Sweet Music at Sony Ericsson

Cell phone sales keep rockin' as Sony Ericsson turns up the music.

The mobile-phone joint venture of Sony ( SNE) and Ericsson ( ERICY) reported blowout numbers Thursday for the second quarter, which ended in June. The Stockholm-based company also boosted its industrywide handset sales forecast for 2006 to 950 million units from 900 million.

Analysts point to Sony Ericsson's sleeker phone designs and the strength of its music players for the company's second-quarter success. The report also gives industry watchers a good temperature reading as mobile phones continue to conquer the world.

For the quarter, Sony Ericsson shipped 15.7 million phones. That's a third more than a year ago and an 18% sequential increase from the first quarter. Revenue for the period was 2.27 billion euros ($2.89 billion), well ahead of analysts' expectations for 2.13 billion euros. Net income in the quarter rose to 143 million euros, from 109 million in the prior quarter, and nearly double the year-ago level.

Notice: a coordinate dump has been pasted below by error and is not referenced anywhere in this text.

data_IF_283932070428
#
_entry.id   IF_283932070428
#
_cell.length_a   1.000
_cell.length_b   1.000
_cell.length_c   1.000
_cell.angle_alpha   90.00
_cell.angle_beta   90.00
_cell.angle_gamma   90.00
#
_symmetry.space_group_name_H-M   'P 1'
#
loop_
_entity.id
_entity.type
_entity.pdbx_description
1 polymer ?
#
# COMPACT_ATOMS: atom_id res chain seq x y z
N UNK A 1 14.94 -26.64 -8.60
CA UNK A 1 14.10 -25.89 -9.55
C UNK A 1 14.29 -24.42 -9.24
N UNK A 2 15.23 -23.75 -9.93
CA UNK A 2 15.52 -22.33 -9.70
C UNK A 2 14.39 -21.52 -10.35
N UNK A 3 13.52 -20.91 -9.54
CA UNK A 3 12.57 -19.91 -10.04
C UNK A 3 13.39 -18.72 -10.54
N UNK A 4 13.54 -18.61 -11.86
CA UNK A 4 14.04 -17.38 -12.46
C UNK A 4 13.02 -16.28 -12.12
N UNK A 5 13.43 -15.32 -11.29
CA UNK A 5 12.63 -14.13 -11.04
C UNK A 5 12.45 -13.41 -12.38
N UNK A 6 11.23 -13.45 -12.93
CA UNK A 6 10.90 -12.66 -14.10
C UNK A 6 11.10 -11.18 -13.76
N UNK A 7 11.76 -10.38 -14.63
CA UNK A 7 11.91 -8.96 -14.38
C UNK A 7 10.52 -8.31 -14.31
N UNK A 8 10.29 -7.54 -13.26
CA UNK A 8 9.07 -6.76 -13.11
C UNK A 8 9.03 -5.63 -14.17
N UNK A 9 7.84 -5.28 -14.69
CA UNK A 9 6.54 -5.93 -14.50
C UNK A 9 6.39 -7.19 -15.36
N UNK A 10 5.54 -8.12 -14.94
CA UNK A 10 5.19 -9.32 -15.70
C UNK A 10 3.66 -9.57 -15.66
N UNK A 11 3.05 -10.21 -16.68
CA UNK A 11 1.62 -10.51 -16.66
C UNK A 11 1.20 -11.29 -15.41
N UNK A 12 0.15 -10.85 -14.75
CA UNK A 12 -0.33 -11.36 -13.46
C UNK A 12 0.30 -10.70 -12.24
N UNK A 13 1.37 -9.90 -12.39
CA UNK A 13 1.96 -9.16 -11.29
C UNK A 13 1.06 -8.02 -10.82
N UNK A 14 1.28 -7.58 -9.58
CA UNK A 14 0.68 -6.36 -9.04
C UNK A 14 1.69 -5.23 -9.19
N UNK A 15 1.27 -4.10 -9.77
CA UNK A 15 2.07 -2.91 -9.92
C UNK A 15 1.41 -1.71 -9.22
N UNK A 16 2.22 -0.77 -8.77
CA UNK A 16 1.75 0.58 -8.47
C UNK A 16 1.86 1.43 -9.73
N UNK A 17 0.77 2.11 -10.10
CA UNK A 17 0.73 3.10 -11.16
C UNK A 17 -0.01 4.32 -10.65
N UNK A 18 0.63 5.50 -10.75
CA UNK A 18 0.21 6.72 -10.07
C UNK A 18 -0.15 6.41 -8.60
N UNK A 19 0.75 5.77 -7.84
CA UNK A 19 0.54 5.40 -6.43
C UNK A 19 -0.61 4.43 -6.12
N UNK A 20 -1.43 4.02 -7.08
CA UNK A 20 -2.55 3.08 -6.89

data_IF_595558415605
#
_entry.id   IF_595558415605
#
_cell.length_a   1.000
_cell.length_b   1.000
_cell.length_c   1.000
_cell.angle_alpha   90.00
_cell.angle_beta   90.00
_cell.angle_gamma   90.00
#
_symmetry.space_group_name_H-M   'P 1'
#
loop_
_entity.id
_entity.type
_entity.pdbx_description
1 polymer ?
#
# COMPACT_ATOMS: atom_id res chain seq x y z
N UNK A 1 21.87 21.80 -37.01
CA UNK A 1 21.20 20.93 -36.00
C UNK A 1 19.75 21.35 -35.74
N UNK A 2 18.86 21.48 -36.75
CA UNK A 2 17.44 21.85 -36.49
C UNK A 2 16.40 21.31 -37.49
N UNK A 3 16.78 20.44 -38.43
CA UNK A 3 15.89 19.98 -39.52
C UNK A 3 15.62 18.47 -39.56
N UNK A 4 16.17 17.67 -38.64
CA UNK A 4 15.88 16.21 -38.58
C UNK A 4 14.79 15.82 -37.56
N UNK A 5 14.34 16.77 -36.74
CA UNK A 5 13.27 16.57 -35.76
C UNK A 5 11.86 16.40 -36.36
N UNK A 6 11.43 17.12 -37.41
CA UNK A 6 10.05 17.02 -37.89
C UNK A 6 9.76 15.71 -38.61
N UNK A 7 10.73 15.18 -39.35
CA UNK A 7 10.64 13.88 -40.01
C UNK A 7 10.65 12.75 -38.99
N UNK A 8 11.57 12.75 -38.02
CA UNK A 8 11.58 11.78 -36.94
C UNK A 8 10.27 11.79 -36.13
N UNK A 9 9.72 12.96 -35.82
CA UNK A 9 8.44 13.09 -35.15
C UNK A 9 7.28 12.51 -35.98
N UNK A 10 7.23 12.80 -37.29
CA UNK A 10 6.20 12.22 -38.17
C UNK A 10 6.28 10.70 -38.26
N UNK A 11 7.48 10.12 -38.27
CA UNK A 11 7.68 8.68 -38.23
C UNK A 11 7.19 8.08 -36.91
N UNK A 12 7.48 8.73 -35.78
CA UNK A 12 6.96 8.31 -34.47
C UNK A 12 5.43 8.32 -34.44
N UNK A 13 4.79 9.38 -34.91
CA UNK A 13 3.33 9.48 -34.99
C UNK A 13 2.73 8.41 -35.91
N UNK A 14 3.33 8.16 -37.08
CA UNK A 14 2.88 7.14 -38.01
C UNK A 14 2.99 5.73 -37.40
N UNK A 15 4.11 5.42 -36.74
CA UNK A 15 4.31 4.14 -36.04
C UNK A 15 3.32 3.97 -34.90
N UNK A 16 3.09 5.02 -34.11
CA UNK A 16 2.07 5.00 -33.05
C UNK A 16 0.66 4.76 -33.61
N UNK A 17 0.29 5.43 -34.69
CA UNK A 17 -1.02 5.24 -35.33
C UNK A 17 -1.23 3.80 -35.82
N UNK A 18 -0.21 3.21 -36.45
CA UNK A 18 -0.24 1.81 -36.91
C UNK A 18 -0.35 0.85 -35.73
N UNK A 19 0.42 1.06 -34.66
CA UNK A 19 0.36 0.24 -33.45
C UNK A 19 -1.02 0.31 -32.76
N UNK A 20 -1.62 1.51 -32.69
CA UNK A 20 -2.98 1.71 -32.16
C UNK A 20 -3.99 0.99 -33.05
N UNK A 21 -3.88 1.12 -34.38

The company claims it added market share in the quarter. Lehman Brothers analyst Tim Luke figures Sony Ericsson captured 6.8% of the market, up from 6.2% in the previous quarter. The gains may have come at the expense of larger rivals like Nokia ( NOK) and Motorola ( MOT).

No. 2 player Motorola in particular has enjoyed nearly two years of market-share success, riding on the popularity of its slim Razr phones. But some observers see a strong challenger in Sony Ericsson's Walkman phones.

Music is coming up huge for Sony Ericsson, says Charter Equity Research analyst Ed Snyder in a note Thursday.

"Its success in spurring much higher sales, revenue and profits is an early indication of what will happen in the wider market once Nokia and Motorola release sleek handsets with strong MP3 functions," writes Snyder of Sony Ericsson's Walkman effort.

One sour note, though not alarming, is that the average price per Sony Ericsson phone fell to $183 from $190 in the first quarter, as the company introduced cheaper phones. But observers expect the average phone prices to stabilize and possibly rise as Sony Ericsson introduces more expensive models later this year.

Nokia shares fell 37 cents to $18.81, while Motorola rose a quarter to $19.25 in late-morning trading Thursday.

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